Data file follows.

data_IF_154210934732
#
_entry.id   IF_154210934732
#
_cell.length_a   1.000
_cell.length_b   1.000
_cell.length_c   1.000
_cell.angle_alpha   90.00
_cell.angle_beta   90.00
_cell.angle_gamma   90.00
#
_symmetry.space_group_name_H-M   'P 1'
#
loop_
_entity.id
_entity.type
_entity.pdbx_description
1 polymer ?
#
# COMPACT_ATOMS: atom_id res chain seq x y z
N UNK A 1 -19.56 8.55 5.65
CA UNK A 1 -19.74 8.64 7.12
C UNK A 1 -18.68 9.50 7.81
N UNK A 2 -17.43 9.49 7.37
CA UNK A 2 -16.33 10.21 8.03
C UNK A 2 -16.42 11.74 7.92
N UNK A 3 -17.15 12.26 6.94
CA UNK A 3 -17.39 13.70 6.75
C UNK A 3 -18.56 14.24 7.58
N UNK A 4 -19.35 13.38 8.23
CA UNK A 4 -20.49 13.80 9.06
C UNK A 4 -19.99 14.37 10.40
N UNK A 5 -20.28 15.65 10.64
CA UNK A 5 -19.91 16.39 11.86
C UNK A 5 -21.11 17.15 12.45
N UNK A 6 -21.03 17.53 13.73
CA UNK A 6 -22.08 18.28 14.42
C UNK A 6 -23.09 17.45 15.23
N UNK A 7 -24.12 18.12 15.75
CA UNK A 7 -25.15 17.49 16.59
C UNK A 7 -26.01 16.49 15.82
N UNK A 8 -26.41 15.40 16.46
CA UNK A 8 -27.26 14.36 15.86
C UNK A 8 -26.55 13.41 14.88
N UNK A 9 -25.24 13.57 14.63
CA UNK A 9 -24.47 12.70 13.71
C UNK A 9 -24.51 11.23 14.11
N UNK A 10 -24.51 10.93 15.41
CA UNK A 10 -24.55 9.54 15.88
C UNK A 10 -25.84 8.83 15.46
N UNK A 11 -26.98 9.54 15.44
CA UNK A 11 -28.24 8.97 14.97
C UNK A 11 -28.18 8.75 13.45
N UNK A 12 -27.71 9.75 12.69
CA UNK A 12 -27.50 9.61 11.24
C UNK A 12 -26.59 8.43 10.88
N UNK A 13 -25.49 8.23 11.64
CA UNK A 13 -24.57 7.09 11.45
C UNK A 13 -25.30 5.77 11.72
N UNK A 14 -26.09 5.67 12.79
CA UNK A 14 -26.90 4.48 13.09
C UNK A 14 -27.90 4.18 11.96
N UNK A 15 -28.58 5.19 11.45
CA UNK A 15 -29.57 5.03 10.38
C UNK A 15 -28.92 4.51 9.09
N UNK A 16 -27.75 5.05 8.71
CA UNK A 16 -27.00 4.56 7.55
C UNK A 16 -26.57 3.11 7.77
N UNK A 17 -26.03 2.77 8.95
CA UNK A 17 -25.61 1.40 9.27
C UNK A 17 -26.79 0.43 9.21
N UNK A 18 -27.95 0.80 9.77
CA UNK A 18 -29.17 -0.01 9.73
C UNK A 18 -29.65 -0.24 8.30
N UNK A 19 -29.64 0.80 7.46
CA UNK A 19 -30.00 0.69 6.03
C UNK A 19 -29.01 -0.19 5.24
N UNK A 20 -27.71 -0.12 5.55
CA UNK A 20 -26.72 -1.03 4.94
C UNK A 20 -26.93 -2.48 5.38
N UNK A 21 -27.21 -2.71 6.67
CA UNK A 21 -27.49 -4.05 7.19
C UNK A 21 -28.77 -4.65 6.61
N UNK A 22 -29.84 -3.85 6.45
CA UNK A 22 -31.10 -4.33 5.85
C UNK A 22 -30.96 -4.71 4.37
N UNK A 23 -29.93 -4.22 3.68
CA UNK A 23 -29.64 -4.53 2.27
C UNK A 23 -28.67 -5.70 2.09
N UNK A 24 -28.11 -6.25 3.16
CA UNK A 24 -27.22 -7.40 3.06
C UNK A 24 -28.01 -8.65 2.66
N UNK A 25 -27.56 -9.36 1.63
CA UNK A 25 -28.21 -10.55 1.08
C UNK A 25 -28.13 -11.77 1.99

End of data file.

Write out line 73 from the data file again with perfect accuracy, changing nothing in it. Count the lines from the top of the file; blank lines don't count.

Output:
CA UNK A 18 -29.17 -0.01 9.73